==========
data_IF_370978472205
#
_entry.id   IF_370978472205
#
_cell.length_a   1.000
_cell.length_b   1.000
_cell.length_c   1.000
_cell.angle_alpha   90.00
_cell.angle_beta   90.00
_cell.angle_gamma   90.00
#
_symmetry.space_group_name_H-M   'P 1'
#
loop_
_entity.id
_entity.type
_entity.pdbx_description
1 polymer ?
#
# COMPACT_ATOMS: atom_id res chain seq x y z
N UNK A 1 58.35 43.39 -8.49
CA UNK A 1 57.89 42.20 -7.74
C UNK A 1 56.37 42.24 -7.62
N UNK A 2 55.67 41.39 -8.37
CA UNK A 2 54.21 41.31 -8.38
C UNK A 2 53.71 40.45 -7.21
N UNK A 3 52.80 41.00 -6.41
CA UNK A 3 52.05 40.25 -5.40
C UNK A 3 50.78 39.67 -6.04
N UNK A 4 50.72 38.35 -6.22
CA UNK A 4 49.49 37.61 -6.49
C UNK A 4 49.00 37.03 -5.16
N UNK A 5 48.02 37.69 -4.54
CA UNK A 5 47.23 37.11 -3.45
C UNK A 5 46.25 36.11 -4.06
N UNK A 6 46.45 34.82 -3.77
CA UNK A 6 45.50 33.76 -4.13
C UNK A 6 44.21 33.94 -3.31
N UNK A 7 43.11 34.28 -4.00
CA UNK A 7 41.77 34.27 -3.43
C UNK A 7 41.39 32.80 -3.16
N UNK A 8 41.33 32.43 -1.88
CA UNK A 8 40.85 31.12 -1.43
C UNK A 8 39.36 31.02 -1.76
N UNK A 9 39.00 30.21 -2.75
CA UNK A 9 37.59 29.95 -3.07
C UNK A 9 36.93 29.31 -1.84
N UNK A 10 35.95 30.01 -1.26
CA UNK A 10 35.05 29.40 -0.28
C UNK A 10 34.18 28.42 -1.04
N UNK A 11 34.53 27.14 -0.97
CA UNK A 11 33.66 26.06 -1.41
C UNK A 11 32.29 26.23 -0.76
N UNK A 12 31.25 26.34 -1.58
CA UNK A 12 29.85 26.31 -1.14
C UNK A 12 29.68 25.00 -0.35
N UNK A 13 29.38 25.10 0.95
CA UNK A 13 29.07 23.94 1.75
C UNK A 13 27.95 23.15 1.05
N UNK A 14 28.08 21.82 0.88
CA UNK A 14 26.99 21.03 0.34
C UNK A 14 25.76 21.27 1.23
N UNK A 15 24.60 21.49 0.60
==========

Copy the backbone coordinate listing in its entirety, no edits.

data_IF_370978472205
#
_entry.id   IF_370978472205
#
_cell.length_a   1.000
_cell.length_b   1.000
_cell.length_c   1.000
_cell.angle_alpha   90.00
_cell.angle_beta   90.00
_cell.angle_gamma   90.00
#
_symmetry.space_group_name_H-M   'P 1'
#
loop_
_entity.id
_entity.type
_entity.pdbx_description
1 polymer ?
#
# COMPACT_ATOMS: atom_id res chain seq x y z
N UNK A 1 58.35 43.39 -8.49
CA UNK A 1 57.89 42.20 -7.74
C UNK A 1 56.37 42.24 -7.62
N UNK A 2 55.67 41.39 -8.37
CA UNK A 2 54.21 41.31 -8.38
C UNK A 2 53.71 40.45 -7.21
N UNK A 3 52.80 41.00 -6.41
CA UNK A 3 52.05 40.25 -5.40
C UNK A 3 50.78 39.67 -6.04
N UNK A 4 50.72 38.35 -6.22
CA UNK A 4 49.49 37.61 -6.49
C UNK A 4 49.00 37.03 -5.16
N UNK A 5 48.02 37.69 -4.54
CA UNK A 5 47.23 37.11 -3.45
C UNK A 5 46.25 36.11 -4.06
N UNK A 6 46.45 34.82 -3.77
CA UNK A 6 45.50 33.76 -4.13
C UNK A 6 44.21 33.94 -3.31
N UNK A 7 43.11 34.28 -4.00
CA UNK A 7 41.77 34.27 -3.43
C UNK A 7 41.39 32.80 -3.16
N UNK A 8 41.33 32.43 -1.88
CA UNK A 8 40.85 31.12 -1.43
C UNK A 8 39.36 31.02 -1.76
N UNK A 9 39.00 30.21 -2.75
CA UNK A 9 37.59 29.95 -3.07
C UNK A 9 36.93 29.31 -1.84
N UNK A 10 35.95 30.01 -1.26
CA UNK A 10 35.05 29.40 -0.28
C UNK A 10 34.18 28.42 -1.04
N UNK A 11 34.53 27.14 -0.97
CA UNK A 11 33.66 26.06 -1.41
C UNK A 11 32.29 26.23 -0.76
N UNK A 12 31.25 26.34 -1.58
CA UNK A 12 29.85 26.31 -1.14
C UNK A 12 29.68 25.00 -0.35
N UNK A 13 29.38 25.10 0.95
CA UNK A 13 29.07 23.94 1.75
C UNK A 13 27.95 23.15 1.05
N UNK A 14 28.08 21.82 0.88
CA UNK A 14 26.99 21.03 0.34
C UNK A 14 25.76 21.27 1.23
N UNK A 15 24.60 21.49 0.60